It was late autumn of 1987 in Warsaw, Poland as my parents, my husband and I found our way down what the Poles call Memory Lane, a street whose existence, however much its name sounds like a Nat King Cole tune, marks one of the most bitter delineations in modern history.  This was the border of the city’s former Jewish ghetto.

Only meters from our path was where the infamous month-long resistance had taken place, biggest of its kind in World War II, when 13,000 Jews – men, women and children – lost their lives fighting the Nazis’ effort to empty the ghetto with violence. Nearly all of its inhabitants were sent to the their deaths either right on their doorsteps or in outlying extermination camps.

On this particular morning we eventually found ourselves standing in the shadow of the looming grey stone monument to the resistance. It is, appropriately, a massive wall with sculpted figures emerging from the surface, thrusting hand grenades, Molotov cocktails, and bare fists into the air.

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I stamped my feet lightly against the late October chill and my husband wrapped an arm around me. We followed my mom, who was, as always, reading aloud to us from a guide book.  My dad, meanwhile, was in the middle of the square taking pictures. I could see he was also trying to keep warm, as a puff of vapor rose from his mouth.  Despite the late morning sun creeping over the upper edge of the 36 ft. (11 meter) tall monument, the world was chilled and palpably sober.

Then from a distance, I saw a white-haired man in a black beret and gray trench coat approach and begin talking with my dad. In a minute or so, my dad waved that we all should come. Quickly.  As I came closer, I saw the man held a small bunch of flowers laterally across himself, almost like one would carry a child.

“Shalom,” the man said to each of us as we approached.

“Shalom,” we each responded.

“Peace.”

And in return, “Peace.”

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The man was maybe sixty years old, compact and softly contoured with a face hauntingly reminiscent of a late Rembrandt self-portrait. The conversation as we entered it was an oddly functional hybrid of Yiddish (spoken by the stranger) and German, from the rest of us.

“Antonini,” my dad held his hand toward the man while turning to us to explain, “has come today on behalf of his kranke katholische Frau,” (his “sick Catholic wife”), whose birthday it was, and who’d asked that flowers be laid on this memorial site. The man and his wife had followed this ritual for decades, Antonini explained. Every birthday and on all other significant dates during the year, the two came here zur Erinnerung, or in remembrance.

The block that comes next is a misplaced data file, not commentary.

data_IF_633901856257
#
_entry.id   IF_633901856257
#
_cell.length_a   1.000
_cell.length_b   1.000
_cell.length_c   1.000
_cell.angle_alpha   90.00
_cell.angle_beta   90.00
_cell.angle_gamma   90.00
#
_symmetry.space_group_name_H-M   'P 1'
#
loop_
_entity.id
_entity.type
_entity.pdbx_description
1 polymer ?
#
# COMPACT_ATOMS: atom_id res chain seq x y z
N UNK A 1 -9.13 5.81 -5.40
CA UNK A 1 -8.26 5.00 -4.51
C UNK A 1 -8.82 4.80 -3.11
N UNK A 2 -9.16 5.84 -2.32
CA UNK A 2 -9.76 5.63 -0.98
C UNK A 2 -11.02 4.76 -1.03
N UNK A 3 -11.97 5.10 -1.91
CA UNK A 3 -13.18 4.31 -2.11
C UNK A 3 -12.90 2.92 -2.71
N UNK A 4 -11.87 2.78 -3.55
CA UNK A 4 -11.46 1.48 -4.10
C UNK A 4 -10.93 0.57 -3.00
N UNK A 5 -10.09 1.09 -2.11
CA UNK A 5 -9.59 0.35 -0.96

With the hands of a butcher, I thought – thick  fingers, padded palms – Antonini carefully laid the flowers at the foot of the monument, then stepped back on his thick-soled brown leather shoes.  They looked like they were at least twenty years old but had been meticulously maintained ever since. Probably polished them this morning, I thought. He was dressed neatly yet modestly, and from where I stood now at his side I focused on his white sideburn that matched the shock of hair just over his ear. His profile was placid, almost immobile, as he looked up  at the monument and into its vigorous and oversized faces chiseled in stone.

“We’re so sorry your wife is ill, Antonini,” my mom said. “Why, if we might ask, would your Catholic wife want to pay special tribute to those lost in the Jewish uprising?”

His arms held politely to his sides, Antonini now brought his fingers together, lacing them at the tips, then lifted and dropped them once with a single breath. “Warum?” he sighed.

Why?

“Because this,” he said, glancing at the monument, “is our story, my wife’s and mine.” His eyes fell to the ground a few feet from where we stood, to a large engraved metal disc made to resemble a manhole cover. This, we’d read earlier, was the first monument to the uprising, a reminder of the manholes through which hundreds of Jews had lowered themselves into Warsaw’s sewer system in order to smuggle goods or to escape annihilation on the street. Countless many had hidden for days and weeks in those sewers, and upon trying to emerge, the Nazis fumigated them with Zyklon.

“This story,” my dad stepped closer, “your wife’s story, your story, would you mind sharing it with us? Unless, of course. . .forgive me. . .it’s too pain-“

“Nein. Ich meine, Ja. Ja, natürlich,” Antonini interjected warmly, “natürlich kann ich sie Ihnen erzählen.”

No, I mean yes, yes of course. He wanted to share the story with us.

That is, if we wanted to hear it.

Over a two-hour lunch at a Chinese restaurant on Warsaw’s main square, (my dad had asked Antonini where we could take him for a warm lunch; this was his choice!), Antonini shared his story.  We sat at a corner table with the window and its filmy white lace curtains at my back. I remember the afternoon in vivid film clips and didn’t miss a single detail of Antonini, neither his soft mouth as it molded around the German with its Yiddish lilt, nor his expressive eyes that were tokens of a life beyond my comprehension. We wrote it all down: